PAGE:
Orlando, Fla. -- Scientists have developed a model that mimics the complex structure of the cornea to enable the transplant of healthy corneal stem cells. The research is being presented at the 2014 Annual Meeting of the Association for Research in Vision and Ophthalmology (ARVO) this week in Orlando Fla.
Used to restore sight, corneal stem cells live in a specific physical environment. Transplanting these stem cells requires accurate mimicry of their natural surroundings during transport. In this work, vision scientists have recreated the 3D architecture where corneal stem cells naturally reside.
The cornea is the transparent window at the front of the eye. When the outermost cell layer of the cornea is damaged, vision is severely impaired. Treatment can include a transplant of healthy corneal stem cells to replace the lost cells.
Abstract Title: Tissue engineering the human limbal crypts: further characterization of an in vitro model
Presentation Start/End Time: Monday, May 5, 3:45 - 4pm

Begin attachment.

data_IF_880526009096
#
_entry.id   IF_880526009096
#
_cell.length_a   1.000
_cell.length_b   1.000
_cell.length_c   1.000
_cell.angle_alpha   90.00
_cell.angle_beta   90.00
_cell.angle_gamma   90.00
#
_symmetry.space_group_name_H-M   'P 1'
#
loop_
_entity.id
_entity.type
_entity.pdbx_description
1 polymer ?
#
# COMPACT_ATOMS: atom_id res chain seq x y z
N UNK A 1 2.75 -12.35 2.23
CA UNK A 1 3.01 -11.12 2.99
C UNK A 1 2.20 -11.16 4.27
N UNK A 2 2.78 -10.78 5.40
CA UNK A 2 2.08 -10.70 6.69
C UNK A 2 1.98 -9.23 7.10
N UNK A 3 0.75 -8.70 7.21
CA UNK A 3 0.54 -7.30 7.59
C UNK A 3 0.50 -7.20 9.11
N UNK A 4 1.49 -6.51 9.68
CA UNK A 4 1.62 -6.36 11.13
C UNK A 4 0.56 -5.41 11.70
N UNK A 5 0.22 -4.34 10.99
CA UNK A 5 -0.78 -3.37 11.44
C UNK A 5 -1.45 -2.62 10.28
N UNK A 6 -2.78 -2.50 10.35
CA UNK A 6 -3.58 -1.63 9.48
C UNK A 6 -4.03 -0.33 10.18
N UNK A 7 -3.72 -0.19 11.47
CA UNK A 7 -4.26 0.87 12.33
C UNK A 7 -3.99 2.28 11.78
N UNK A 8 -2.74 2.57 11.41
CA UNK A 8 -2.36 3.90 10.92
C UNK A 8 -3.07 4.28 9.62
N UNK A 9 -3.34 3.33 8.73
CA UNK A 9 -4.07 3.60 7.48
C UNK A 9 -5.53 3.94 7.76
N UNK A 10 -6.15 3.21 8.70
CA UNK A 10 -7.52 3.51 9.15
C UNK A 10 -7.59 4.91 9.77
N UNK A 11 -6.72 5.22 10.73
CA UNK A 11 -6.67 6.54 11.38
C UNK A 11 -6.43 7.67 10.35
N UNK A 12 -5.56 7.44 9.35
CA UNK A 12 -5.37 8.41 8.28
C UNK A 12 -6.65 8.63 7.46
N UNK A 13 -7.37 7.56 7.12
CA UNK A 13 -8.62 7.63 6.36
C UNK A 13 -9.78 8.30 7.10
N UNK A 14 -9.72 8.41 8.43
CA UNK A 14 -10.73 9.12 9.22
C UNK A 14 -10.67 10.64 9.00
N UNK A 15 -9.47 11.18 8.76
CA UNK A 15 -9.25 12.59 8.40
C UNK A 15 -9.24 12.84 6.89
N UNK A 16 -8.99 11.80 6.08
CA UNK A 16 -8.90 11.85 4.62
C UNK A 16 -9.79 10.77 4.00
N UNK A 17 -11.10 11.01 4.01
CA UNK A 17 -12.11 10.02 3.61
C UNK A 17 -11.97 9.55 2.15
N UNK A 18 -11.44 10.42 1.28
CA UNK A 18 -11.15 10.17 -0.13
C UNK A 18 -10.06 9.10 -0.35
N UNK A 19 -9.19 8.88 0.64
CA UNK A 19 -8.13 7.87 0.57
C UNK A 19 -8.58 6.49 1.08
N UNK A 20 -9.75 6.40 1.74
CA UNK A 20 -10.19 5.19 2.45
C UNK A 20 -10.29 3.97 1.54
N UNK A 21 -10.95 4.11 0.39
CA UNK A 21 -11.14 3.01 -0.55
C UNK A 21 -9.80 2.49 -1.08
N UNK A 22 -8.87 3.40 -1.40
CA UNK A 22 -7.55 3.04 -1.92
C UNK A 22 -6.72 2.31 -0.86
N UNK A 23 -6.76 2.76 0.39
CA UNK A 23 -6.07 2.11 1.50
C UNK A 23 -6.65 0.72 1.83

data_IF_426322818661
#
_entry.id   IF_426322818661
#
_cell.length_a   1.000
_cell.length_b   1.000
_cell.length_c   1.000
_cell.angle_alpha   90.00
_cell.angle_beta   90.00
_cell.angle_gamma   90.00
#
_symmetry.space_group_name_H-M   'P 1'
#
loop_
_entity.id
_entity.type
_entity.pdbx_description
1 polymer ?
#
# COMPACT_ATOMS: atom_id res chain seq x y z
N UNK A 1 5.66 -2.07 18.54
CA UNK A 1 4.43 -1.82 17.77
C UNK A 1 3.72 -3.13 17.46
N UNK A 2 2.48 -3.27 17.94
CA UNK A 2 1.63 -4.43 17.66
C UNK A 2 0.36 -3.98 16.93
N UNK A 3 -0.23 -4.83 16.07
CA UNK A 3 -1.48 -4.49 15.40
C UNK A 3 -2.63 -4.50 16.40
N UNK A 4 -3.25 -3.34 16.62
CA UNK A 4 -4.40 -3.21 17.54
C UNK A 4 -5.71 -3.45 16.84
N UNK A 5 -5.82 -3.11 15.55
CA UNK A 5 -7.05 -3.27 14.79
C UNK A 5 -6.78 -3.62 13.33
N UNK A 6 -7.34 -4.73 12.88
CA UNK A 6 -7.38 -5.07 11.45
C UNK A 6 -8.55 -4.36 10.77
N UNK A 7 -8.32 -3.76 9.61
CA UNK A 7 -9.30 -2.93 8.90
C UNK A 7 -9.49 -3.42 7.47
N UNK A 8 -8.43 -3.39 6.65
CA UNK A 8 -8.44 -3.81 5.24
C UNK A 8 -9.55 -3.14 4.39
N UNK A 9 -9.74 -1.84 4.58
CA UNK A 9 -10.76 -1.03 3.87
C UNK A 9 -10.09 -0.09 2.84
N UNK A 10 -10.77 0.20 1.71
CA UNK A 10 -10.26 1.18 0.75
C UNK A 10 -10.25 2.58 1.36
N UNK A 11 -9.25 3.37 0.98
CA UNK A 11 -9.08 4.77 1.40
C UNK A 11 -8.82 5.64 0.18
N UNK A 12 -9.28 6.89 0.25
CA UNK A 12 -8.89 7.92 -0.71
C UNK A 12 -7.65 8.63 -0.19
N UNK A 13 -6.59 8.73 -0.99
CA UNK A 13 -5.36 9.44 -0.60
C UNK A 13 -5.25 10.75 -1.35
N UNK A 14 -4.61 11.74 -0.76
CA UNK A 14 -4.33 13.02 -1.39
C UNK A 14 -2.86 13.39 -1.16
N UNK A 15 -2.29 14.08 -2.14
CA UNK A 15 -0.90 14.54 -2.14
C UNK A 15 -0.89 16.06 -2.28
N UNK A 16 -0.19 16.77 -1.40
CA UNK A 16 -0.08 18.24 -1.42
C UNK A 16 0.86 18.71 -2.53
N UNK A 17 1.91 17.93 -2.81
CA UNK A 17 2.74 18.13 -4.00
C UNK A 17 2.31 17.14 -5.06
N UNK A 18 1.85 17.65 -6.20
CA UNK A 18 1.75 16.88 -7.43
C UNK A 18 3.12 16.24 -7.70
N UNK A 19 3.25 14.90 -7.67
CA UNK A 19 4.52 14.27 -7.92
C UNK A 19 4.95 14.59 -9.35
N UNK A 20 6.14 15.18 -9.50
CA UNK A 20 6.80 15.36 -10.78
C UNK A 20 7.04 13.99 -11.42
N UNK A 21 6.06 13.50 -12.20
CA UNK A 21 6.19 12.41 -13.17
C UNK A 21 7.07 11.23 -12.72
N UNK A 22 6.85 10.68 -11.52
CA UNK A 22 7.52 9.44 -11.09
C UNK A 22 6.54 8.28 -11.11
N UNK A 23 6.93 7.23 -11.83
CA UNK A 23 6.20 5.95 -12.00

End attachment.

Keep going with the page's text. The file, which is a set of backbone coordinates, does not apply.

Location: S 331A-D
Session Number: 271
The Association for Research in Vision and Ophthalmology (ARVO) is the largest eye and vision research organization in the world. Members include some 11,500 eye and vision researchers from over 70 countries. ARVO encourages and assists research, training, publication and knowledge-sharing in vision and ophthalmology.
All abstracts accepted for presentation at the ARVO Annual Meeting represent previously unpublished data and conclusions. This research may be proprietary or may have been submitted for journal publication. Embargo policy: Journalists must seek approval from the presenter(s) before reporting data from paper or poster presentations. Press releases or stories on information presented at the ARVO Annual Meeting may not be released or published until the conclusion of the presentation.
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